Validation and Replication with Quantitative Real-Time PCR

Total RNA was reverse-transcribed to cDNA using random primers and the Superscript II reverse transcriptase (Invitrogen) for quantitative real-time PCR (qPCR) to validate microarray results in cohorts 1 and 2 FKBP5, BEST1 and CEACAM4 were chosen for RT-PCR validation with PLA and TBP as the endogenous control genes. The first two target genes show both regulation with dexamethasone as well as differences between cases and controls and the last gene a consistent regulation by dexamethasone in all experiments. qPCR experiments were performed using the Roche 480 LightCycler (Roche Applied Science). qPCR assays were designed using the Roche universal probe library (http://qpcr.probefinder.com/organism.jsp) (Supplementary Table 1). All samples were run in duplicates and duplicates discordant in crossing points by more than 0.4 cycles, were excluded from the analysis.

Statistical Analysis

Descriptive statistics of the sample as well as the discriminant analysis using post-dexamethasone cortisol values were run using SPSS (release 16, SPSS, Chicago, Illinois, USA). For the repeated measures ANOVAs, the statistics are reported for the Greenhouse-Geisser test.

Microarray expression analysis was performed in R(R Development Core Team, 2007), making use of the packages: beadarray (providing routines to handle Illumina BeadStudio data)(Dunning et al, 2007) and vsn (for normalization, available from BioConductor (http://www.bioconductor.org/) (Huber et al, 2002).

Raw microarray scan files were exported using the Illumina Beadstudio program and loaded into R for downstream analysis. The data were first filtered by a detection P-value of 0.01 in at least five individuals and secondly, transformed and normalized using the variance stabilizing normalization method. From a total of 48 750 transcripts 15 573 remained in the analysis having significant expression according to these criteria. Pre- and post-dex samples from the training and the test cohort were processed within a single run each (that is, RNA amplification, hybridization and scanning). To further reduce the described batch effects for Illumina arrays (Kitchen et al, 2010) pre- and post-dex RNAs were hybridized to the same chip for each individual, and cases and controls were randomized across arrays and arrays positions.

For differential expression analysis linear regression models implemented in R were used on the normalized log2-transformed expression values at 1800 h, 2100 h as well as their difference comparing cases and controls.

The expression data were displayed as a heatmap using the gplots package implemented in R.

Classifications were performed with the Random Forest (RF) classification technique (Liaw and Wiener, 2002), which is a combination of tree predictors. A main advantage in RF is that there is no need for cross-validation because the training data is divided into two independent partitions. About two-thirds of the training set are used to create an in-bag partition to construct the tree and one-third, which is not used in the construction of the tree, is used as an out-of-bag (OOB) partition to test the constructed tree to evaluate the performance. All the trees vote to determine the prediction results and an OOB estimate of error rate is calculated.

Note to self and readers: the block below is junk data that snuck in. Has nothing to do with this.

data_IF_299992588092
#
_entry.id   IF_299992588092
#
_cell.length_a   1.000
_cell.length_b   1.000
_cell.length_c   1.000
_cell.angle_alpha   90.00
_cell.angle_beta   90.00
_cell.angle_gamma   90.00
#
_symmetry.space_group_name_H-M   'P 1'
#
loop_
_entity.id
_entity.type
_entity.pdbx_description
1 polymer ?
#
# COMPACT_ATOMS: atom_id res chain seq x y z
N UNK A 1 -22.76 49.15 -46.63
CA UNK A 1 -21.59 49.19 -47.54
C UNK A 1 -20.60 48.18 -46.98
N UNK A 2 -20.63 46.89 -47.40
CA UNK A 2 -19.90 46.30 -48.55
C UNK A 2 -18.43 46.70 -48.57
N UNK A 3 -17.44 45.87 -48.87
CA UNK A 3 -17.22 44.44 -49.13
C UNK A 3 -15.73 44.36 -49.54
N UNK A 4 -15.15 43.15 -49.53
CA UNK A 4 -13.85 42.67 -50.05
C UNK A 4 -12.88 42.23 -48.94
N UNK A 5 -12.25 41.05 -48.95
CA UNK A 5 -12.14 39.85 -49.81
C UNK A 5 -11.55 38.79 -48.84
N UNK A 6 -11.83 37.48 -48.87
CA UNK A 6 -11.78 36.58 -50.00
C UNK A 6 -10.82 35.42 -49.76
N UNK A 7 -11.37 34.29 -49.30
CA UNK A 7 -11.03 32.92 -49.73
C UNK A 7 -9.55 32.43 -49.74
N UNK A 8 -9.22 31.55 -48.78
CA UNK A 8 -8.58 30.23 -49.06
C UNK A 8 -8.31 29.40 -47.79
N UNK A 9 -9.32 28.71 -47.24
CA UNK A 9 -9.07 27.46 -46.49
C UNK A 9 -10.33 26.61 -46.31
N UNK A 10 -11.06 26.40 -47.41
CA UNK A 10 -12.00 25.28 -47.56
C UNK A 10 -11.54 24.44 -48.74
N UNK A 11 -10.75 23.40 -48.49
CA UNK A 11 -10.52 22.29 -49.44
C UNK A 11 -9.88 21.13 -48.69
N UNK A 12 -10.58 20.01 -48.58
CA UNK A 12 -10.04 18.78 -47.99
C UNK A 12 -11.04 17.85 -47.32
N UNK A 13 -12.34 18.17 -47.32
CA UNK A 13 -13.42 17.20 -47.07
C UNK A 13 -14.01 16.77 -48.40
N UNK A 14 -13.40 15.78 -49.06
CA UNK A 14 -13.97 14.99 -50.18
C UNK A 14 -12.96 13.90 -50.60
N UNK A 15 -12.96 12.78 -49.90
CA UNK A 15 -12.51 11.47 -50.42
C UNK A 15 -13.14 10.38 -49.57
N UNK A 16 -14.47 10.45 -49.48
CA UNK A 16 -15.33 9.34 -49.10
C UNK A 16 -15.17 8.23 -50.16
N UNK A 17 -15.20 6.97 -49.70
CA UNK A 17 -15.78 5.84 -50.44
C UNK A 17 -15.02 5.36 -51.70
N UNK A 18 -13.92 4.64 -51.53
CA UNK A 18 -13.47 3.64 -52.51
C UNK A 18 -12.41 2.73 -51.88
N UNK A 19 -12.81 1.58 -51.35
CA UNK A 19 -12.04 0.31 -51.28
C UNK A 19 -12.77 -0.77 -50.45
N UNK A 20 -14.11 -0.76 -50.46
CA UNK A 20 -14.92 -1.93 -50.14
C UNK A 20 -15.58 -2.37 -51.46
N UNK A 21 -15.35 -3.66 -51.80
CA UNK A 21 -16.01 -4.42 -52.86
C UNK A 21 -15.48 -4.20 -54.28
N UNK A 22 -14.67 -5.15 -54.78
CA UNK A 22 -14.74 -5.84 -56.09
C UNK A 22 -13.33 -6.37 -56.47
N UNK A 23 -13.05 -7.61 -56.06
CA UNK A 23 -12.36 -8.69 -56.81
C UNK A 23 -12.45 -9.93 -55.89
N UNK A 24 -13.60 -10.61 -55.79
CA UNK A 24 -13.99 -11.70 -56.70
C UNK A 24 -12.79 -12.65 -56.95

The RF provides the mean decrease Gini as an importance measure that calculates the quality of a split for every node of a tree by means of the Gini Index.

Each time a split of a node is made on a variable, the Gini criterion for the two descendent nodes is less than the parent node. A higher mean decrease Gini represents a higher variable importance (Breiman, 2001; Ozcift, 2011).


Sociodemographic and Clinical Differences Between Groups

Sociodemographic and clinical variables of the two cohorts are listed in Table 1. All clinical variables including severity of depression, measured with the HAM-D, number of previous episodes, previous suicide attempts or family history of depression did not show significant differences between patients of cohorts 1 and 2. All patients were medicated and there were no significant differences in the type of medication between the two cohorts.

Table 1: Sociodemographic and Clinical Characteristics of Cohort 1 and 2

Dexamethasone Effect on Cortisol and ACTH Levels

Cortisol levels were significantly suppressed in healthy controls (n=31; 75.3 ng/ml±4.8 SEM; 1800 h vs 25.4 ng/ml±1.2 SEM; 2100 h; P<0.001) and in depressed patients (n=29; 80.7 ng/ml±5.6 SEM vs 31.5 ng/ml±2.3 SEM; P<0.001) 3 h after dexamethasone challenge. At 1500 h the next day cortisol levels were significantly higher in patients compared with controls (controls: 20.9 ng/ml±3.9 SEM vs cases: 37.7 ng/ml±7.1 SEM; P=0.039) indicating relative GR resistance in depressed patients (see Figure 1a). Similar findings were observed for ACTH, with a significant reduction in ACTH levels in healthy controls (12.5 ng/ml±0.7 SEM vs 0.1 ng/ml±0.1 SEM; P<0.001) and in depressed patients (14.6 ng/ml±1.0 SEM vs 0.5 ng/ml±0.1 SEM; P<0.001) after 3 h.

Figure 1
Figure 1

Alterations in cortisol and blood count of depressed cases and healthy volunteers: (a) dexamethasone intake resulted in a significant suppression of cortisol in healthy volunteers (n=31) and depressed patients (n=29) after 3 h (P<0.001). Cortisol levels at 1500 h the next day were significantly increased in patients compared with controls (P=0.039). (b) Dexamethasone led to a significant increase in granulocytes in cases (n=29; P<0.001) as well as controls (n=31; P<0.001). Lymphocytes and monocytes were significantly reduced by dexamethasone in both groups (P<0.001). When comparing healthy controls vs depressed cases, there was significantly less upregulation of granulocytes in cases (P=0.05) as well as baseline differences in granulocytes (P=0.067) and monocytes (P<0.001).